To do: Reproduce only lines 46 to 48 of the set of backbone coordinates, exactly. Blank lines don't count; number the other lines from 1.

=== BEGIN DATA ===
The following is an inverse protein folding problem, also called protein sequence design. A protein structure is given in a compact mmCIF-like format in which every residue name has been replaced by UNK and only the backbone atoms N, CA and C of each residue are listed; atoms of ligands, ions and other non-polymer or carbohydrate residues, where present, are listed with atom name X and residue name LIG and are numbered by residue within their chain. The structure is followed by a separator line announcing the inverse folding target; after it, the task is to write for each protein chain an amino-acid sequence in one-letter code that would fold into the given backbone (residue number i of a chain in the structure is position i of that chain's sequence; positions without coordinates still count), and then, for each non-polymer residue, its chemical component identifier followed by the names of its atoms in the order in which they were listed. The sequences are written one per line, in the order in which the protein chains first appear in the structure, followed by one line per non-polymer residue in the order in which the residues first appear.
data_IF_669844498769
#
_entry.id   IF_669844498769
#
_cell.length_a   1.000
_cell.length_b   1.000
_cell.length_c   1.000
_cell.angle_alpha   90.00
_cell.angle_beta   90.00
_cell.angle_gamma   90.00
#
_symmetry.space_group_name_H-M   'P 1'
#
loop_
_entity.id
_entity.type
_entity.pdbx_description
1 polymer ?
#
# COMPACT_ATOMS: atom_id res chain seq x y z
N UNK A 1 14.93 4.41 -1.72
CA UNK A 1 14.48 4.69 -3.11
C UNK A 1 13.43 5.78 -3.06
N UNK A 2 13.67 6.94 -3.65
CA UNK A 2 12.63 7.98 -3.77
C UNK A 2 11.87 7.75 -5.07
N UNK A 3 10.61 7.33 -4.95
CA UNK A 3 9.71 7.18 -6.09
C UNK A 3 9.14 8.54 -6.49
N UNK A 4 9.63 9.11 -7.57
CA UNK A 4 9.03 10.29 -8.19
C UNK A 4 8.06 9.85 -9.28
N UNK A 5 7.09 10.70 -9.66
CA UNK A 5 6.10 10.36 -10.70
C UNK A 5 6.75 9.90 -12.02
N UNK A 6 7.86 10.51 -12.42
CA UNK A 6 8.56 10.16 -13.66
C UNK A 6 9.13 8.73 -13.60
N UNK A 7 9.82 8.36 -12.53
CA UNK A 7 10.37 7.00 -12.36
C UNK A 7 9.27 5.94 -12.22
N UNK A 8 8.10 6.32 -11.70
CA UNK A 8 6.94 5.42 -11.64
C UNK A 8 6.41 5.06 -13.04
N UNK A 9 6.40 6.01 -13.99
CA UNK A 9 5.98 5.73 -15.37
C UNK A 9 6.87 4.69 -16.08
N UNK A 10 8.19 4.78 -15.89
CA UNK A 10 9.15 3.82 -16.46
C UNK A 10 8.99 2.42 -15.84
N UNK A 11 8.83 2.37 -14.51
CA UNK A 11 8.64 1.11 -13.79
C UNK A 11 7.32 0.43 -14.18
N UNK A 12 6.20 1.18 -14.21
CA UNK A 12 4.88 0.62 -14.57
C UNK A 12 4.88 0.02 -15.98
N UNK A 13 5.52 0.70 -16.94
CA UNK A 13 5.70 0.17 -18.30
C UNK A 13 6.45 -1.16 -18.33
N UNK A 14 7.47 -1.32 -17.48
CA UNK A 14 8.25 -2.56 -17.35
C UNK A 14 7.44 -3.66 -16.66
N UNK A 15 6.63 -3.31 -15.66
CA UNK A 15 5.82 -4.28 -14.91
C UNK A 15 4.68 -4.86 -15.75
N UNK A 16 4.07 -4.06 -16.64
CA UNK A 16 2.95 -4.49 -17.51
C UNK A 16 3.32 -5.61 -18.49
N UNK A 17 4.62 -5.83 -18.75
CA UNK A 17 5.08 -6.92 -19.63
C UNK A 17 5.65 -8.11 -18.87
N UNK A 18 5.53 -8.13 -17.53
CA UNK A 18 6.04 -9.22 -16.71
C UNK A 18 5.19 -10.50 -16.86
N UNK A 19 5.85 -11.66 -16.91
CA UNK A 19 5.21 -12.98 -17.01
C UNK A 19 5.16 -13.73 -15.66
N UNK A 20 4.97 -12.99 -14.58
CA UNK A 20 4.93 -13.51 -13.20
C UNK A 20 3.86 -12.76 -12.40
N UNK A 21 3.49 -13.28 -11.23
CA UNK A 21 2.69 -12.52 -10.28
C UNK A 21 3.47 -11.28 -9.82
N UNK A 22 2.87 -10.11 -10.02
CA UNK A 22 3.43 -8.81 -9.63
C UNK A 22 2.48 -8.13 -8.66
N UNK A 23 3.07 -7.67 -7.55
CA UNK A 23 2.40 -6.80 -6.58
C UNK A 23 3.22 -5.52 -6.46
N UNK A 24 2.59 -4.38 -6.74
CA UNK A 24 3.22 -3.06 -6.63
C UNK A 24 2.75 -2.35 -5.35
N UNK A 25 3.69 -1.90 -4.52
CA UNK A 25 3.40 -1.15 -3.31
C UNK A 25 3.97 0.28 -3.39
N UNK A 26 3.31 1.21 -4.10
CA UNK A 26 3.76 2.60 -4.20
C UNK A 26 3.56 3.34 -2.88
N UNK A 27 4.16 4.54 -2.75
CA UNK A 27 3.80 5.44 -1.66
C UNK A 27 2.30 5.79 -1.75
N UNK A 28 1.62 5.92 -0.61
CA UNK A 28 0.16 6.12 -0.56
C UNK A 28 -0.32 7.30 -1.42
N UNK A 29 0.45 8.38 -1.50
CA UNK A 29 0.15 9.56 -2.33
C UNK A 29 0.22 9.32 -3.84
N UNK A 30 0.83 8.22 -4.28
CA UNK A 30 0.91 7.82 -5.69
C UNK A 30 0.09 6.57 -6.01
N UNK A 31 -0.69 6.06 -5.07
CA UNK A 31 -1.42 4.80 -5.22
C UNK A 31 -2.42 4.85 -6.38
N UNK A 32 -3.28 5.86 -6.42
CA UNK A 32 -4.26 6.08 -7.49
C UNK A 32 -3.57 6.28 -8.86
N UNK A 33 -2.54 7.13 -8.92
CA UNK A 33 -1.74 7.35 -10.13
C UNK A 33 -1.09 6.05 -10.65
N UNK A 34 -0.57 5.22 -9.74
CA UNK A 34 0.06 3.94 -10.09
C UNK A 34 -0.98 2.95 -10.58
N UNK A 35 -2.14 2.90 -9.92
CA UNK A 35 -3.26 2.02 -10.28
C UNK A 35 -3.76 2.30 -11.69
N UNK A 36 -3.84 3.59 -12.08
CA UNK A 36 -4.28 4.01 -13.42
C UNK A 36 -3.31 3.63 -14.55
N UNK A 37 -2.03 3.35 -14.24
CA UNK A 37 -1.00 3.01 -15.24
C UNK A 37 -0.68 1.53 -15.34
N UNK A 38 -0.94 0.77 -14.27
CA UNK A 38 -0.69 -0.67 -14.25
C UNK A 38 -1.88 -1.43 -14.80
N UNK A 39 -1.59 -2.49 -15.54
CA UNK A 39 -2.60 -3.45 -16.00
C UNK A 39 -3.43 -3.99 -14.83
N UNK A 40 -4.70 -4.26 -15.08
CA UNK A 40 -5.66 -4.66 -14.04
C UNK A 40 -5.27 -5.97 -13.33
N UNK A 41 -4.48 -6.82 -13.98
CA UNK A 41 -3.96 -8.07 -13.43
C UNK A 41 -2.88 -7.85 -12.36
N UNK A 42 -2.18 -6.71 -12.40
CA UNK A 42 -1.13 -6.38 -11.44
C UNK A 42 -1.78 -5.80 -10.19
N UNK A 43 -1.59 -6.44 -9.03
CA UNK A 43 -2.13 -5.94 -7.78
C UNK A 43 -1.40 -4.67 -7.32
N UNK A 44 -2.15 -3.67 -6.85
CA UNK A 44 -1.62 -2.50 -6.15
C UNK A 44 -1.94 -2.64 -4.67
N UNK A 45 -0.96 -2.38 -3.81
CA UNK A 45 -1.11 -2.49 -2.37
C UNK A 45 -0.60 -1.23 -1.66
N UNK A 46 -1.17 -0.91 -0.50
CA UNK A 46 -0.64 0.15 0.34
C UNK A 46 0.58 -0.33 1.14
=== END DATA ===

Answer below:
N UNK A 9 6.40 6.01 -13.99
CA UNK A 9 5.98 5.73 -15.37
C UNK A 9 6.87 4.69 -16.08